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What Places Literature in the Children’s Section?

Updated on October 16, 2011

What Places Literature in the Children’s Section

It is safe to say that all literature is not the same; it’s also safe to say that not all literature can be placed in the child’s section or in the adult’s section. Some literature is enjoyed by both children and adults. Literature is not written differently for children, in general some books are longer than adult book, take for example, “Little Women” by Louisa May Alcott; a children’s book and is 759 pages long, compared to a romance novel, “At First Sight” by Nicholas Sparks that has 332 pages and is classified as an adult book. If not the length or difficulty of the book then what places a piece of literature in the children’s section?

The article "A Child's Garden of Subversion" by Alison Lurie is a great example of this. In this article she says “…what – besides intention - makes a particular story a ‘children’s book’?” This is a good question and often stirs up vague answers. A child’s book is not poorly written or written in jargon only a child can understand, if anything, authors try to use more correct English to help children learn the proper way of speaking and writing. There are exceptions to this, poets and authors can often make up words but the context around the made up word makes the made up word have meaning and it makes sense because of that. Lurie says that classic children’s fiction generally have a plot about them that are based on the simplicity, charm, serenity, or other characteristics generally attributed to rural areas. She says “It is assumed that the world of childhood is simpler and more natural than that of adults …children, though they may have faults, are essentially good…Adults in most children’s books… are usually stuck with their characters and incapable of alteration or growth.” With this being said, not including picture books, a majority of conventional children’s literature feature these. The series, “The Baby-sitter’s Club” by Ann M. Martin features children doing good and trying to help others. Surprisingly enough, “Harry Potter” by J. K. Rowling, a series that is very popular with the teen age children and the adults is classified as young adult fiction. This series features a “good or golden” child, Harry Potter, and his friends that are as close to good as you can get fighting an evil wizard, Lord Voldemort, that is set in his ways. Lord Voldemort is the antagonist of the story and is done away with at the end of the series. These two books listed agree with Laurie’s description of what makes a piece of literature child’s literature.

Laurie also says that adult book has three main essentials to their stories “…sex, money and death…” if not all three of these, then the first, sex, is always left out of a children’s literature. The latter two are very faint in the context and are not made a primary detail of the text. Love is used in some texts but is romantic like in “Cinderella” or “The Little Mermaid” both classic children’s tales. Money if it is used, it is usually a treasure or a reward of some sort. In the story “Treasure Island” by Robert Louis Stevenson, the author tells a tale of pirates and buried gold, this book is also a children’s book and features children seeking a treasure of gold that was lost long ago. If death is used it is usually an adult in the book that dies like in the “Harry Potter Series.” Lord Voldemort is an adult and in the end he dies. In the book “The Little Mermaid” by Disney also features death. The old evil squid lady, Ursula dies at the end because she was trying to hurt or kill the others in the story. Death of the Ursula was inevitable, they had to kill her to save their lives, in this case death is used as a survival and does not seem so bad.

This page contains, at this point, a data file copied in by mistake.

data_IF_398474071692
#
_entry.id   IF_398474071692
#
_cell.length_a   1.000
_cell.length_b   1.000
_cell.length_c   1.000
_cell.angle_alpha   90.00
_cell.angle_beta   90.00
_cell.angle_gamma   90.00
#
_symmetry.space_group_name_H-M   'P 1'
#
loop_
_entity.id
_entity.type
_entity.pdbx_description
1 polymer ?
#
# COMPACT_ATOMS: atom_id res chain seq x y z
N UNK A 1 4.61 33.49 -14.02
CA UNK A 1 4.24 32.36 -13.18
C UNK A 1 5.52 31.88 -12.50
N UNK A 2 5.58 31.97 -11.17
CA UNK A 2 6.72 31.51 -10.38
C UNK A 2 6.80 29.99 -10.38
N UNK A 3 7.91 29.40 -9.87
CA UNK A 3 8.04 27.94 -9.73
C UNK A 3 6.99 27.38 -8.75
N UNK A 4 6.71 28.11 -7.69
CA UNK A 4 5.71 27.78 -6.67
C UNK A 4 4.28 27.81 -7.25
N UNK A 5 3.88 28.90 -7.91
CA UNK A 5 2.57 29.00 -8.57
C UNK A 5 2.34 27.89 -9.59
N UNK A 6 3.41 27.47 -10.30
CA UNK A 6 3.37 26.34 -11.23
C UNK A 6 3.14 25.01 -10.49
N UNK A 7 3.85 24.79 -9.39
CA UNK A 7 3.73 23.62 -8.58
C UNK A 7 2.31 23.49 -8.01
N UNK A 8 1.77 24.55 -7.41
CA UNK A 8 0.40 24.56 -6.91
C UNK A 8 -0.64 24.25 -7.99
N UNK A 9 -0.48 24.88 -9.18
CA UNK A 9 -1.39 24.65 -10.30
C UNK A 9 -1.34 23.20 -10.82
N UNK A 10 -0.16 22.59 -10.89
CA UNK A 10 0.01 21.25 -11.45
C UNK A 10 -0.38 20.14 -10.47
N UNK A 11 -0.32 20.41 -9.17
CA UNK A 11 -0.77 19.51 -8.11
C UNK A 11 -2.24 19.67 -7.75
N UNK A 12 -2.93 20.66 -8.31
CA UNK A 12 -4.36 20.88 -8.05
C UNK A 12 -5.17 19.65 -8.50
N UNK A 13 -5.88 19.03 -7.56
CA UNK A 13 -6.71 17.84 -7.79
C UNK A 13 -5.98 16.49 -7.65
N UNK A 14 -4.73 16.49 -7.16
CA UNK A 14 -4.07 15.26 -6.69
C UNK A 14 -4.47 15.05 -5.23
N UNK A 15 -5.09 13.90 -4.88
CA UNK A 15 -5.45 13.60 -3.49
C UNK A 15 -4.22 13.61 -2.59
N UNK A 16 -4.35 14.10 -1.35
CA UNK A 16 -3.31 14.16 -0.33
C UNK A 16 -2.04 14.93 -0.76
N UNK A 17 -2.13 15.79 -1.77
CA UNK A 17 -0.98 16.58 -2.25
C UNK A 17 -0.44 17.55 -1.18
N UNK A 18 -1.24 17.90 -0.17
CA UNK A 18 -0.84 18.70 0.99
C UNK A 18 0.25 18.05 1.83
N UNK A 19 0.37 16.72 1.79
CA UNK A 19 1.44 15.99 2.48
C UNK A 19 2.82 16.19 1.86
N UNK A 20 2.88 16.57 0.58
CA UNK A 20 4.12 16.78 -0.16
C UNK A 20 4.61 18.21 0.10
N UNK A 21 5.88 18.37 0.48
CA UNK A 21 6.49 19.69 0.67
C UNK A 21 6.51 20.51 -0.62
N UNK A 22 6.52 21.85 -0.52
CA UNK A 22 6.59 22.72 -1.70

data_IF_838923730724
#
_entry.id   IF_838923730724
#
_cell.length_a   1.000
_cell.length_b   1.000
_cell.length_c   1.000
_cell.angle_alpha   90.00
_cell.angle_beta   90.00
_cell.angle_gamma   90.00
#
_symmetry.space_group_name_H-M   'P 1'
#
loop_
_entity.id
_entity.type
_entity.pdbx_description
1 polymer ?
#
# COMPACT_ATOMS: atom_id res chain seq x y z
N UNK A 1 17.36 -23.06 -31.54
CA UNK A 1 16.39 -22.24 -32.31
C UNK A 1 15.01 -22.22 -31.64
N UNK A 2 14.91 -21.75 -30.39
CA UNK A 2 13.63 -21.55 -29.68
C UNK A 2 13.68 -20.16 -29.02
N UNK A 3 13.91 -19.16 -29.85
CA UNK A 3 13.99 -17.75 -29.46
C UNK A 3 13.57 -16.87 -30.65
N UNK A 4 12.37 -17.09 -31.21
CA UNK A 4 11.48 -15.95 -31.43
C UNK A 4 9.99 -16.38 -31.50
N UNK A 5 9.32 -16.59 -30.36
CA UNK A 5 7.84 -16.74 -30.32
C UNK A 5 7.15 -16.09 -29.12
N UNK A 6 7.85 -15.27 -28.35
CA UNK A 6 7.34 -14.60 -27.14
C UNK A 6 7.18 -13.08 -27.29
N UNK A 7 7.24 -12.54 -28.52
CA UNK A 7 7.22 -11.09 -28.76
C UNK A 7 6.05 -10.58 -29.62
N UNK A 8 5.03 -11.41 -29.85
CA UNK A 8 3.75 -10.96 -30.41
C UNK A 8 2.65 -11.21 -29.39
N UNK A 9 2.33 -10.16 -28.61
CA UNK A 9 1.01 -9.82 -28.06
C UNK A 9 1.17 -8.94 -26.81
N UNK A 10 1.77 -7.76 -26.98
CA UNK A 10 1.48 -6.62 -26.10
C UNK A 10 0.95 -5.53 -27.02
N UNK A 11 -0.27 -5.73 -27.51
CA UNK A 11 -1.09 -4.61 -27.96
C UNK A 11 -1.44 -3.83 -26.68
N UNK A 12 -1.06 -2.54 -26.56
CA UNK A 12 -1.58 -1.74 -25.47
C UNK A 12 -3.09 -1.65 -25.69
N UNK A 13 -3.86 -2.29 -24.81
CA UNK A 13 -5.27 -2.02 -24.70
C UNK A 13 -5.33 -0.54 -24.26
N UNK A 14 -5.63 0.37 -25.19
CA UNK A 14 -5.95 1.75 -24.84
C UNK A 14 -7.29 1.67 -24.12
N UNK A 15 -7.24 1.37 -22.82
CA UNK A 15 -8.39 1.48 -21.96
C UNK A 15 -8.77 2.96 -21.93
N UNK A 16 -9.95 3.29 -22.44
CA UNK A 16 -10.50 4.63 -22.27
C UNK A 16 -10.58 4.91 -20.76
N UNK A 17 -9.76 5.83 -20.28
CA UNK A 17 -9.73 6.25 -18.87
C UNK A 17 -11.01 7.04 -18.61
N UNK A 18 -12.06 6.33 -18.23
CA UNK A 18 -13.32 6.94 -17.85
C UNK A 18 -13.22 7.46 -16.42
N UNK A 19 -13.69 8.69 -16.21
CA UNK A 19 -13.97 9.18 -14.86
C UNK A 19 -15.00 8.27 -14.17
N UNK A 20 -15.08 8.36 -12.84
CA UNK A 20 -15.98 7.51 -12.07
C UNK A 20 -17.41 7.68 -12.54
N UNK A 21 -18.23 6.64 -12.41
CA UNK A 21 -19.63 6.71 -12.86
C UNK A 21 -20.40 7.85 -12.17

So with that being said it’s easy to look at a piece of literature and decipher weather it is or isn’t children’s literature. Although a piece of literature is classified as a children’s it does not mean it can’t and won’t be enjoyed by adults. Many children’s literature lack the stress for importance of sex, money and death, perhaps this is why adults tend to enjoy them just as much as if not more than children do.

Works Cited List

Alcott, Louisa May. Little Women. New York, NY: Aladdin Paperbacks, 2000. 759. Print.

Disney, R.H. Cinderella. Golden Press, 2005. Print.

Disney, R.H. The Little Mermaid . Golden Press, 2005. Print.

Lurie, Alison. "A Child's Garden of Subversion" Crosscurrents of Children's Literature: An Anthology of Texts and Criticism. Eds. J. D. Stahl, Tina L. Hanlon and Elizabeth Lennow Keyser. New York: Oxford University Press, 2007.

Martin, Ann M. The Baby-sitters Club. New York, NY: Scholastic, 1990. Print.

Rowling, J.K. Harry Potter Series. 1st. 1-6. New York, NY: Arthur A. Levine Books, Print.

Sparks, Nicholas. At First Sight. New York, NY: Grand Central Publishing, 2007. 332. Print.

Stevenson, Robert Louis. Treasure Island. U.K.: Orion Publishing Group , 1999. Print.


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    • hazeleyedbeauty profile image

      ashley 6 years ago from upstate ny

      perhaps but what about the unconventional books like Matilda or Pippi Longstocking that are not at all like reality? and these books do not teach children good morals, in general the message they send is defiance... Pippi defies adults and school and learning and manners etc...

    • anupma profile image

      Dr Anupma Srivastava 6 years ago from India

      Literature is the mirror of society. If we really want to know an age, we must have a look on literature, it really gives more elaborate information.

      Children must read literature, as it cultivates morality and other good characteristics in them.